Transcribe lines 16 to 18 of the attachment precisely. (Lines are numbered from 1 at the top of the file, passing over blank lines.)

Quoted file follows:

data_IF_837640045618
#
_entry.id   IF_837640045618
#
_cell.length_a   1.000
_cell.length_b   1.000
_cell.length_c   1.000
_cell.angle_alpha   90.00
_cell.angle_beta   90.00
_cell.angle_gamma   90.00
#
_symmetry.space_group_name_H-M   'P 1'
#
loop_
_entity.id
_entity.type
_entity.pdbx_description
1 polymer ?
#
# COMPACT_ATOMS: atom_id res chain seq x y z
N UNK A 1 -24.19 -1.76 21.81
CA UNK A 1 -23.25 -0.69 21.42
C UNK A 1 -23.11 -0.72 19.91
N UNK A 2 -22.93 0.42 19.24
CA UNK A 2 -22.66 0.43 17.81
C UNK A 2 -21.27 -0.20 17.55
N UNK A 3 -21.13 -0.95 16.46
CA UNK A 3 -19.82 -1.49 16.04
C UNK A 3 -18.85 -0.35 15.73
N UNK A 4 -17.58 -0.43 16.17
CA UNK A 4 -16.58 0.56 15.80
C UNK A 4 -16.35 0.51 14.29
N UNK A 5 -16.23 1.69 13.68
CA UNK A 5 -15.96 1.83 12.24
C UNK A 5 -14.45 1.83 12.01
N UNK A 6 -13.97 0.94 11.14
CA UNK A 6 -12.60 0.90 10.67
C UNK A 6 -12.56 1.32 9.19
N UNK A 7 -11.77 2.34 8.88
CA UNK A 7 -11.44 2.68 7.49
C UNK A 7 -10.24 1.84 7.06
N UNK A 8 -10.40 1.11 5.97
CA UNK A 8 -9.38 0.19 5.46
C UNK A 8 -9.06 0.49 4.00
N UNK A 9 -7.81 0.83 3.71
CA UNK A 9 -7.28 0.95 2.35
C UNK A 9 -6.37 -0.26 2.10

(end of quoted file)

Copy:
_entity.type
_entity.pdbx_description
1 polymer ?